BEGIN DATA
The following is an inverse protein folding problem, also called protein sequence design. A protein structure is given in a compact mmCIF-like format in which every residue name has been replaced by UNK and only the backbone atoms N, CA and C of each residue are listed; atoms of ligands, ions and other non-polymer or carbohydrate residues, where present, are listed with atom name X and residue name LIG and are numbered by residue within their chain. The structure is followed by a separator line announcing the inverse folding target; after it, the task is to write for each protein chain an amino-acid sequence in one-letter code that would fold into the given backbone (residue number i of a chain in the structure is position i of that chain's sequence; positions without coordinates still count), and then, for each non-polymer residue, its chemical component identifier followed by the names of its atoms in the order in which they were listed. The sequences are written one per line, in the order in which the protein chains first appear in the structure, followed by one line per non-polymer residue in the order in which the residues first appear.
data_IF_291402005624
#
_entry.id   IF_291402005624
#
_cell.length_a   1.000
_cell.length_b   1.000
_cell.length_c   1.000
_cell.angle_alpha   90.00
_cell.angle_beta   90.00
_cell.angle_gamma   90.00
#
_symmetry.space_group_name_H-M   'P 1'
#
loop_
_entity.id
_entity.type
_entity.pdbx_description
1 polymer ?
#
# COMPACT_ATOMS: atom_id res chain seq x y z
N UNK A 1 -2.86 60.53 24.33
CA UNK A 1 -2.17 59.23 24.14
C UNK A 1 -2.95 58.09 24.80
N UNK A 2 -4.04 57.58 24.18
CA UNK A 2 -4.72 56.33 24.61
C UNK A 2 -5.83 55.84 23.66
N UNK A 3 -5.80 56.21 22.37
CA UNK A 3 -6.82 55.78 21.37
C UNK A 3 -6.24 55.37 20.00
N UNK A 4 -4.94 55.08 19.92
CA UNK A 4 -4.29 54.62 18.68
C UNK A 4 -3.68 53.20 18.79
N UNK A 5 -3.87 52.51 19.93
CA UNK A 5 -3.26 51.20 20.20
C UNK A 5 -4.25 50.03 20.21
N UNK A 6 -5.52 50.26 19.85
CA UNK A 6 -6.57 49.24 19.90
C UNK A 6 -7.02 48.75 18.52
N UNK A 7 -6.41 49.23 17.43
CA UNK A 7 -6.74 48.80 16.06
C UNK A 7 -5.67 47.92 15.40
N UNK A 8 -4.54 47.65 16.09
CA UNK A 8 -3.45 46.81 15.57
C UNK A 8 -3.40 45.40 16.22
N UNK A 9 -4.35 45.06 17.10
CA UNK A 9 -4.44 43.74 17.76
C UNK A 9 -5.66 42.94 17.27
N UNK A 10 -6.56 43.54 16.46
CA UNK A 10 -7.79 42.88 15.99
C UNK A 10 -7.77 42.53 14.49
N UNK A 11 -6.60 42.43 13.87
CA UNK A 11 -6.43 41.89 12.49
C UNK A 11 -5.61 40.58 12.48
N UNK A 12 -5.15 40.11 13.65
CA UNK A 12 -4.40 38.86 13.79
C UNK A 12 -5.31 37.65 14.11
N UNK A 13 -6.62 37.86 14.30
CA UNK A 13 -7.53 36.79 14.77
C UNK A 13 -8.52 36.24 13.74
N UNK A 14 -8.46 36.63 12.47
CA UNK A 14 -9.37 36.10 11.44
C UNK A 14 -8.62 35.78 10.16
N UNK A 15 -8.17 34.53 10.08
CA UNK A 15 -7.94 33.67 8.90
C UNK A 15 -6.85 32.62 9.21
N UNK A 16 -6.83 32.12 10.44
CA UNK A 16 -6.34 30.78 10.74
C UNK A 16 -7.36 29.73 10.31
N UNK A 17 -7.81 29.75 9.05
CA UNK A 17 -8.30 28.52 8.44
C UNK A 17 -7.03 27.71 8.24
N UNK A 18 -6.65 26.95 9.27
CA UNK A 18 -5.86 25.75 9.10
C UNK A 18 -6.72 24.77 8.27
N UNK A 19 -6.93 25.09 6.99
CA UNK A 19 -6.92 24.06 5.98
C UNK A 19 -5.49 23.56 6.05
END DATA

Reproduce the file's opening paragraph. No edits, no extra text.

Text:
The following is an inverse protein folding problem, also called protein sequence design. A protein structure is given in a compact mmCIF-like format in which every residue name has been replaced by UNK and only the backbone atoms N, CA and C of each residue are listed; atoms of ligands, ions and other non-polymer or carbohydrate residues, where present, are listed with atom name X and residue name LIG and are numbered by residue within their chain. The structure is followed by a separator line announcing the inverse folding target; after it, the task is to write for each protein chain an amino-acid sequence in one-letter code that would fold into the given backbone (residue number i of a chain in the structure is position i of that chain's sequence; positions without coordinates still count), and then, for each non-polymer residue, its chemical component identifier followed by the names of its atoms in the order in which they were listed. The sequences are written one per line, in the order in which the protein chains first appear in the structure, followed by one line per non-polymer residue in the order in which the residues first appear.